R. v. Levkovic (I.), 2010 ONCA 830

JudgeDoherty, Armstrong and Watt, JJ.A.
CourtCourt of Appeal (Ontario)
Case DateMarch 08, 2010
JurisdictionOntario
Citations2010 ONCA 830;(2010), 271 O.A.C. 177 (CA)

R. v. Levkovic (I.) (2010), 271 O.A.C. 177 (CA)

MLB headnote and full text

Temp. Cite: [2010] O.A.C. TBEd. DE.015

Her Majesty The Queen (appellant) v. Ivana Levkovic (respondent)

(C49523; 2010 ONCA 830)

Indexed As: R. v. Levkovic (I.)

Ontario Court of Appeal

Doherty, Armstrong and Watt, JJ.A.

December 7, 2010.

Summary:

The accused was charged under s. 243 of the Criminal Code with concealing the dead body of a child. Under the definition of the offence, it had always been immaterial whether the child died before, during or after birth.

The Ontario Superior Court held that the words "died before ... birth" in s. 243 of the Code were unconstitutionally vague. He severed "before" from the section, leaving it to read in its material part "whether the child died during or after birth". The prosecutor acknowledged that he could not establish either the cause or the time of death. Thus he offered no evidence in support of the allegation in the indictment. The court acquitted the accused. The Crown appealed.

The Ontario Court of Appeal allowed the appeal and ordered a new trial. The court held that the trial judge erred in holding in concluding that the "before birth" reference was unconstitutionally vague.

Civil Rights - Topic 3107

Trials - Due process, fundamental justice and fair hearings - Void for vagueness doctrine - The Ontario Court of Appeal stated that "Vague laws violate the principles of fundamental justice. If a vague law causes or amounts to a deprivation of a person's life, liberty or the security of his or her person, the law offends s. 7 of the Charter. Vague laws offend two fundamental values of our legal system. They do not provide fair notice of what is prohibited, thus making compliance with the law difficult. Further, they do not provide clear standards for those entrusted with their enforcement to enforce them. As a result, vague laws contribute or lead to arbitrary enforcement." - See paragraphs 86 and 87.

Civil Rights - Topic 3107

Trials - Due process, fundamental justice and fair hearings - Void for vagueness doctrine - The Ontario Court of Appeal reviewed case law that considered complaints of constitutional infringement based on vagueness - The court set out the principles that emerged from the cases - See paragraphs 88 to 97.

Civil Rights - Topic 3107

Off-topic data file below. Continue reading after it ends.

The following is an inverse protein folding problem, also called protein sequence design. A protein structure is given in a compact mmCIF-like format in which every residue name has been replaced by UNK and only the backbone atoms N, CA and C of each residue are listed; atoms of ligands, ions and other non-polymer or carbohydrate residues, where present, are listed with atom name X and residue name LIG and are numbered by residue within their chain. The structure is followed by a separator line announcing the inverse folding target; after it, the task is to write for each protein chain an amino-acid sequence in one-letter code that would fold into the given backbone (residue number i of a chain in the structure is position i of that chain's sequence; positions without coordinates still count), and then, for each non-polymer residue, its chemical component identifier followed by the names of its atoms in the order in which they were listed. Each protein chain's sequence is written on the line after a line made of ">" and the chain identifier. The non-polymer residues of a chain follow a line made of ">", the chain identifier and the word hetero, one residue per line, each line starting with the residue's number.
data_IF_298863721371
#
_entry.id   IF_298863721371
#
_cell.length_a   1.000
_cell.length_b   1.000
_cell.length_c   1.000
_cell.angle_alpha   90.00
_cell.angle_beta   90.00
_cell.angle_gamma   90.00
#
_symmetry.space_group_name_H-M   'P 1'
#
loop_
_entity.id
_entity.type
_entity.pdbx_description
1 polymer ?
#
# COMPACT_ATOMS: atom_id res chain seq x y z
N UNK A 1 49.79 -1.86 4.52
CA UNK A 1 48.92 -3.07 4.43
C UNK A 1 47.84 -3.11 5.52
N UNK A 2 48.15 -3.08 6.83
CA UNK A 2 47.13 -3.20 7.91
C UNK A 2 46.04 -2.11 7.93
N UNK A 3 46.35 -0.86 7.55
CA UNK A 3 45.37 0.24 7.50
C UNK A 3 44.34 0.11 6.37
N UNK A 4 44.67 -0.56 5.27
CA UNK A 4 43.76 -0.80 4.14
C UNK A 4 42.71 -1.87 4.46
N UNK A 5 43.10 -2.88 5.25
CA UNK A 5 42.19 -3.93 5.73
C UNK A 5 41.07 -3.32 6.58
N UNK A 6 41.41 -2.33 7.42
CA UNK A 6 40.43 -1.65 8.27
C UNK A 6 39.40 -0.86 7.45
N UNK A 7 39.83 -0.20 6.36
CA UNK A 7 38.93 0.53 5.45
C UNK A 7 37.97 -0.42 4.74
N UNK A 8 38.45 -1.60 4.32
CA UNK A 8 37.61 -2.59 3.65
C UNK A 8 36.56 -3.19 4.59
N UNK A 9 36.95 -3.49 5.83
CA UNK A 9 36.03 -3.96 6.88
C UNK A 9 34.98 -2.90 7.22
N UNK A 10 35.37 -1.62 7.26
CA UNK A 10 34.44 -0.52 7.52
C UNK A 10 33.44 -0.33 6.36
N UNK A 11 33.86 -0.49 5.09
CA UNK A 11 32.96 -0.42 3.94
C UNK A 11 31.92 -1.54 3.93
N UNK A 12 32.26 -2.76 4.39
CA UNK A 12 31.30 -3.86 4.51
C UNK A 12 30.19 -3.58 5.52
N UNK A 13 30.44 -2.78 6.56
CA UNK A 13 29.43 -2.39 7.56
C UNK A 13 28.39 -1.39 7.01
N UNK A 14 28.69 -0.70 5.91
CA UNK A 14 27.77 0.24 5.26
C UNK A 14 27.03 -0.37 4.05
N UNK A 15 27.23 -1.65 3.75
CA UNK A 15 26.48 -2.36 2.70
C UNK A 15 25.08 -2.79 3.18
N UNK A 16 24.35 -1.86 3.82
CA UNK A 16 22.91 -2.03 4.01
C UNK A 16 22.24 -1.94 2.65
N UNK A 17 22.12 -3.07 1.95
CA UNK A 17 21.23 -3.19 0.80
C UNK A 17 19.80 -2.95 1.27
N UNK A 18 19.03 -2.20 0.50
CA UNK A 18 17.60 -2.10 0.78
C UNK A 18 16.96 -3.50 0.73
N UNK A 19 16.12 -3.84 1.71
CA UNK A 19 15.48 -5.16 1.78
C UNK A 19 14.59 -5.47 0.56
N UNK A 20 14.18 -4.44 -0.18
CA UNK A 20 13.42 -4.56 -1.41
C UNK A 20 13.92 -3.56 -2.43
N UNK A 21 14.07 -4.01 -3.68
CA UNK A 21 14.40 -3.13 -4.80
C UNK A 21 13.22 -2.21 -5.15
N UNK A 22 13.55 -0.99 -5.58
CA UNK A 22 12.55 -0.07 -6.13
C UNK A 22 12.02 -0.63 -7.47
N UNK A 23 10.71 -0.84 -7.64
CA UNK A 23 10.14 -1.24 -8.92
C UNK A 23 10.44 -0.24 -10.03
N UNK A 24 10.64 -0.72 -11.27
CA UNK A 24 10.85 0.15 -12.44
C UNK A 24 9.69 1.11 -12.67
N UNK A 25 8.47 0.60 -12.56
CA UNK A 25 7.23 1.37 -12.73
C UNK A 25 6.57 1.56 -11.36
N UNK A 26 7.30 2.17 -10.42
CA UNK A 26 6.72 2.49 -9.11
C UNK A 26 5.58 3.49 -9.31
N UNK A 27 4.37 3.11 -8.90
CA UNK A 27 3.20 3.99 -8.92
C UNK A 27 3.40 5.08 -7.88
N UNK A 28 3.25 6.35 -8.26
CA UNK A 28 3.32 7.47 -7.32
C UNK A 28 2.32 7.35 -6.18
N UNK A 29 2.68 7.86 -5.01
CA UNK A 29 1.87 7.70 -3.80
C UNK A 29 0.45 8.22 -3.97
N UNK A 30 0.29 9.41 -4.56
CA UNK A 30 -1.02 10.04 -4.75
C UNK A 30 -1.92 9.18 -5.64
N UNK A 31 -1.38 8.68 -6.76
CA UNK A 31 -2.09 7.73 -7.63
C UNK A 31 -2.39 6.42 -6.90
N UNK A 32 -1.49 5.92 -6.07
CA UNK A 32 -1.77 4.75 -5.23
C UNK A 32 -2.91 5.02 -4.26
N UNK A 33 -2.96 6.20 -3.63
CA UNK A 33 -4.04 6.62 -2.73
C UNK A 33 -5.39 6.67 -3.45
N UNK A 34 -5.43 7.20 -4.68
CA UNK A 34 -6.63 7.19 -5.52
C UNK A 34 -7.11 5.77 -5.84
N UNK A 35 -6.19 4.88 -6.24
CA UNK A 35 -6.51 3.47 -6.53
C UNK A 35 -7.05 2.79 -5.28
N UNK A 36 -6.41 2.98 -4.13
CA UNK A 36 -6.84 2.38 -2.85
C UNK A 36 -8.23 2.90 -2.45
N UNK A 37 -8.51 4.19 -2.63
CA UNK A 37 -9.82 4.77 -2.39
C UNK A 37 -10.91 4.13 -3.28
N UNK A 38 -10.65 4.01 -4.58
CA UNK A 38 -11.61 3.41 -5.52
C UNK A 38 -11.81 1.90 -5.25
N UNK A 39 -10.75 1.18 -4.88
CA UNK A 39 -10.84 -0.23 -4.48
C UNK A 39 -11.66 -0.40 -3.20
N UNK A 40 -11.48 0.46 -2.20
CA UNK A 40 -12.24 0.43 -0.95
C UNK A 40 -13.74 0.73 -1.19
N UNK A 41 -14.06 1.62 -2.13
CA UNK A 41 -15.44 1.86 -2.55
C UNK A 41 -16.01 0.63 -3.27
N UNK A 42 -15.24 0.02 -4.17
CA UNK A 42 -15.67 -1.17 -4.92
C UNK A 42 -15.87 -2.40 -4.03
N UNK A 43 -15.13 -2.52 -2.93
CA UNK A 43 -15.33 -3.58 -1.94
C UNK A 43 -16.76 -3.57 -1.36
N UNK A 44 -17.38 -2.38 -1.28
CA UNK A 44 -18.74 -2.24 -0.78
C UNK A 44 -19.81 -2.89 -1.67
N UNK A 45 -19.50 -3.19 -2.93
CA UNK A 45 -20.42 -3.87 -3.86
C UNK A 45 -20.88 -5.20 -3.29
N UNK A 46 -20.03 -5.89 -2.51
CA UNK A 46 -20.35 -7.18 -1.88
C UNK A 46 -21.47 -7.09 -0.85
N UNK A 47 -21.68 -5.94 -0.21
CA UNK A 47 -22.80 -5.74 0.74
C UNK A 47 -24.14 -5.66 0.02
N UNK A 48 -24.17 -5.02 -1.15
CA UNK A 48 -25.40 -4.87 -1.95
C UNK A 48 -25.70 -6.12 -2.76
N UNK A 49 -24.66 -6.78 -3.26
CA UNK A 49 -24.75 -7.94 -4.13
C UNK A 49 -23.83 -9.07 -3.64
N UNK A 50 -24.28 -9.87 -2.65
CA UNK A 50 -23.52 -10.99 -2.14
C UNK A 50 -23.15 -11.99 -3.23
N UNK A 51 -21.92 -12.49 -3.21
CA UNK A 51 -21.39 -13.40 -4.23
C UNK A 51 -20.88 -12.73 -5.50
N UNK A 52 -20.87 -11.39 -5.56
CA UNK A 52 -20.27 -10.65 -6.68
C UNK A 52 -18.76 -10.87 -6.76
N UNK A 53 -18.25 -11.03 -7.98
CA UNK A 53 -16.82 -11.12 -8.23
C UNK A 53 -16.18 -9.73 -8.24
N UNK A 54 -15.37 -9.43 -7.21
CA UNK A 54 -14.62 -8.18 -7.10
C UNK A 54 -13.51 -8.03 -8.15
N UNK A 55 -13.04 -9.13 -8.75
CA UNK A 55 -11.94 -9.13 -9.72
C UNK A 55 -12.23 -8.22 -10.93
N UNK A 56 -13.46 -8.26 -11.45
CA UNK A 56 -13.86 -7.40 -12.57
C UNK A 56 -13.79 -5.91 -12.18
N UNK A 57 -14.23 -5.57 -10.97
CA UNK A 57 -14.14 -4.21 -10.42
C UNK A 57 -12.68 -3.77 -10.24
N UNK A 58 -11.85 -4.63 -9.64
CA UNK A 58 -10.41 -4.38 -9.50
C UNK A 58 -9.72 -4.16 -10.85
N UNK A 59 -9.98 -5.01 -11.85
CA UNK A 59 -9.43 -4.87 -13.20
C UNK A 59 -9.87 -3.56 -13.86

Trials - Due process, fundamental justice and fair hearings - Void for vagueness doctrine - The Ontario Court of Appeal stated that the core values protected by the rule against vagueness was fair notice to citizens and corresponding limitations on law enforcement discretion - A law was unconstitutionally vague if it failed: (1) to give fair notice about the conduct prohibited by the law; or (2) to impose real limitations on the discretion of those charged with enforcement - See paragraph 95.

Civil Rights - Topic 3107

Trials - Due process, fundamental justice and fair hearings - Void for vagueness doctrine - The accused was charged under s. 243 of the Criminal Code with concealing the dead body of a child - Under the definition of the offence, it had always been immaterial whether the child died before, during or after birth - The trial judge held that the words "died before ... birth" in s. 243 of the Code were unconstitutionally vague - He severed "before" from the section, leaving it to read in its material part "whether the child died during or after birth" - The prosecutor acknowledged that he could not establish either the cause or the time of death - Thus he offered no evidence in support of the allegation in the indictment - The court acquitted the accused - The Crown appealed - The Ontario Court of Appeal allowed the appeal and ordered a new trial - The court held that the trial judge erred in concluding that the "before birth" reference was unconstitutionally vague - See paragraphs 51 to 122, 124 and 125.

Civil Rights - Topic 3107.2

Trials - Due process, fundamental justice and fair hearings - Overbreadth principle - The Ontario Court of Appeal stated that "Overbreadth is a discrete ground upon which a law may be constitutionally unsound. It is related to vagueness because both overbreadth and vagueness emanate from a common source - a lack of legislative precision in the means used to accomplish the legislative objective ... Overbreadth refers to a law that restricts liberty more than is necessary to accomplish its purpose. Overbreadth is established only where the adverse effect of the legislation on individuals subject to it is grossly disproportionate to the state interest that the legislation seeks to protect or achieve ... The 'grossly disproportionate' standard accords substantial elbow room to the legislature's assessment of the risk to public safety and the need for the law under siege ..." - See paragraphs 98 and 99.

Civil Rights - Topic 3107.2

Trials - Due process, fundamental justice and fair hearings - Overbreadth principle - The accused was charged under s. 243 of the Criminal Code with concealing the dead body of a child - Under the definition of the offence, it had always been immaterial whether the child died before, during or after birth - The trial judge held that the words "died before ... birth" did not render s. 243 constitutionally infirm on the basis of overbreadth - The Ontario Court of appeal agreed - The inclusion of the impugned words did not overshoot the purpose of the prohibition by including within it conduct beyond what was necessary to achieve the purpose for which the section was enacted - See paragraph 123.